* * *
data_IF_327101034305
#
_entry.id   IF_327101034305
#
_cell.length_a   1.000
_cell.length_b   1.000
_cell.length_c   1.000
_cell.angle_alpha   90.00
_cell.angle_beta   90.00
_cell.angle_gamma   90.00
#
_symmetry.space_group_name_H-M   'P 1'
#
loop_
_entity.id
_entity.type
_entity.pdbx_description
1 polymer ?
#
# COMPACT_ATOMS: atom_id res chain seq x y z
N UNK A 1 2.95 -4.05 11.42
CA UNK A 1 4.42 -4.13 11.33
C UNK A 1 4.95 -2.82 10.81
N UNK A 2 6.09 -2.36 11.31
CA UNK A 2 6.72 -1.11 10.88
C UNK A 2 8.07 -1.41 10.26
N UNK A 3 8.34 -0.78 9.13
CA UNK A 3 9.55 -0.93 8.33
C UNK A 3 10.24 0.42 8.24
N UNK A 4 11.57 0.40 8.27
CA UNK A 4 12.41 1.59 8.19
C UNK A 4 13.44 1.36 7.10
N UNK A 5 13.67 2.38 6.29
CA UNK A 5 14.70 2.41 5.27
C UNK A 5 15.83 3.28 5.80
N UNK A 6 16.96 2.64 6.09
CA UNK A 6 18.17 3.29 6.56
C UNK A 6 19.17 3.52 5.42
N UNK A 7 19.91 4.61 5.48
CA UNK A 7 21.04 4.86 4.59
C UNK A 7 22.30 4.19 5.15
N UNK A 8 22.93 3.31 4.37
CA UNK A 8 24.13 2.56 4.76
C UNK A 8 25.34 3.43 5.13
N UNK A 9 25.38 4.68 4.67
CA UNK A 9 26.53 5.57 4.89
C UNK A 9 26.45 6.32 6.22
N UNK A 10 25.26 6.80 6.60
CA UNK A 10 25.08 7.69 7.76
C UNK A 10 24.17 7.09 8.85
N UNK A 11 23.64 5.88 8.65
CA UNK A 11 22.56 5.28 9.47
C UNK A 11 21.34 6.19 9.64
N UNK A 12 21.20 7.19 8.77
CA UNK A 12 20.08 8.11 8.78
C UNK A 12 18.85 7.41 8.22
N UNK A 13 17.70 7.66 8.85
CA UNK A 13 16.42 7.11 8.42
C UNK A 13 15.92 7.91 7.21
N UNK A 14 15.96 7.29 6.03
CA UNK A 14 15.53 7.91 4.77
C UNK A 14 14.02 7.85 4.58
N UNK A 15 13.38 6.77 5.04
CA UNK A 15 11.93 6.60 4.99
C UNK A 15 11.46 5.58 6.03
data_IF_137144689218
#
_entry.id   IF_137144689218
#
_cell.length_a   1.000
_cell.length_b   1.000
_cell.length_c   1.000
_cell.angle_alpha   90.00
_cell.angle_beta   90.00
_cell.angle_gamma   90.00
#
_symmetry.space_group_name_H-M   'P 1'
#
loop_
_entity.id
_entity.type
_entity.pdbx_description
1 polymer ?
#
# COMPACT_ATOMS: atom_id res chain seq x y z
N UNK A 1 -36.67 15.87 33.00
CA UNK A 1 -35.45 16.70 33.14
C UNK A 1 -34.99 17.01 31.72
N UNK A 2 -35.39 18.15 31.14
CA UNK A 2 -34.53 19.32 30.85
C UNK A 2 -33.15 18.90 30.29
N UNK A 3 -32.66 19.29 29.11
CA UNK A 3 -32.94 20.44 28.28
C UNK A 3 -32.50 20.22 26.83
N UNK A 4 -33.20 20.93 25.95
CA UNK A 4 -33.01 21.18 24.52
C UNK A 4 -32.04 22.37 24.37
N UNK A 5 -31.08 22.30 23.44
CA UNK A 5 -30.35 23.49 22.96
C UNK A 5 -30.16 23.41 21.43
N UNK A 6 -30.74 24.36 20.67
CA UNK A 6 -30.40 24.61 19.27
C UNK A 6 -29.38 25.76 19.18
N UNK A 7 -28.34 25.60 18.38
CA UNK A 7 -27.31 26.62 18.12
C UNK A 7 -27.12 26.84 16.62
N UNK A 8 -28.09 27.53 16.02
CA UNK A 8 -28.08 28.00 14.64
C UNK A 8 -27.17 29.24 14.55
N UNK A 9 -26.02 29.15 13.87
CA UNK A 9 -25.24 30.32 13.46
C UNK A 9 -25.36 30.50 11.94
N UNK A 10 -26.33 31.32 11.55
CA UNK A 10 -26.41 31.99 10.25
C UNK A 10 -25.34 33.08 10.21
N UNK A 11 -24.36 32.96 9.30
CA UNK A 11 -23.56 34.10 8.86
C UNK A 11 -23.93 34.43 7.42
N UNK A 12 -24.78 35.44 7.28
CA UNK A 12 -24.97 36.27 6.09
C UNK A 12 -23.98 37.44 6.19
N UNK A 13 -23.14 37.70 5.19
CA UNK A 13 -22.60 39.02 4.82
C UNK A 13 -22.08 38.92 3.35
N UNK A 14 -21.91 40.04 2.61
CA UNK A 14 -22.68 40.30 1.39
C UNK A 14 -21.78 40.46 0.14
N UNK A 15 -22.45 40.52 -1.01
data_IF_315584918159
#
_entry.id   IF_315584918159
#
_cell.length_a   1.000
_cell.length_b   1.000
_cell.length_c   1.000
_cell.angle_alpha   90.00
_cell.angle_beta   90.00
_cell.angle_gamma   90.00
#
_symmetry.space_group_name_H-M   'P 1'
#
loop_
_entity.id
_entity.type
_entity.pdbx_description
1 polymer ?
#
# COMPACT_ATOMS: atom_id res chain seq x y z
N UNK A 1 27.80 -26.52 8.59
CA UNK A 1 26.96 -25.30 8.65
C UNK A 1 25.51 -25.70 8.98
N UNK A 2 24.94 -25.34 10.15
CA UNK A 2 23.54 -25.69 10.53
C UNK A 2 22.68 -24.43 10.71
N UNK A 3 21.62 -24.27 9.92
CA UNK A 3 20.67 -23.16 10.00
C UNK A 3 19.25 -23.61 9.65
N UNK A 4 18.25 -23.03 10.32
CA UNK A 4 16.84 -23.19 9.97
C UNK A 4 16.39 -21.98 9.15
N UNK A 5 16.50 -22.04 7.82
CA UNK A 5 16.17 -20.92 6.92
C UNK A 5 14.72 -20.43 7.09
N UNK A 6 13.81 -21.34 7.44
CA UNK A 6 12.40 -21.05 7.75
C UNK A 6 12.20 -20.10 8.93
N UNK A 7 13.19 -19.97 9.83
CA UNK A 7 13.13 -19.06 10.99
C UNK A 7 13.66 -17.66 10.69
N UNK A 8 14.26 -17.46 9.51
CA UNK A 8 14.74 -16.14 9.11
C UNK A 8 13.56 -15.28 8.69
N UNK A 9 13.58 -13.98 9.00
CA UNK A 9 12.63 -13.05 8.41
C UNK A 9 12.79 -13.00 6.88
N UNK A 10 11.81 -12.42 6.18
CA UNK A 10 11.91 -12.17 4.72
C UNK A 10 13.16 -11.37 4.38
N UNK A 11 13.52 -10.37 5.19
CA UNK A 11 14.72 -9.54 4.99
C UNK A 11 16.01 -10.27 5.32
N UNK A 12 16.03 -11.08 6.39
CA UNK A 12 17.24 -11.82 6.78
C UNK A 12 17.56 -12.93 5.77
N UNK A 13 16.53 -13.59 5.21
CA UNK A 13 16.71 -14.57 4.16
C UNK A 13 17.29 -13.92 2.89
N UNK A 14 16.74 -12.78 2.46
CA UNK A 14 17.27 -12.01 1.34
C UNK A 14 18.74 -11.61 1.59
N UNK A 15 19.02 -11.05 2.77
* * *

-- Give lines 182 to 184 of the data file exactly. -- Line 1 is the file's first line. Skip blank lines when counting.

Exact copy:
N UNK A 12 16.03 -11.08 6.39
CA UNK A 12 17.24 -11.82 6.78
C UNK A 12 17.56 -12.93 5.77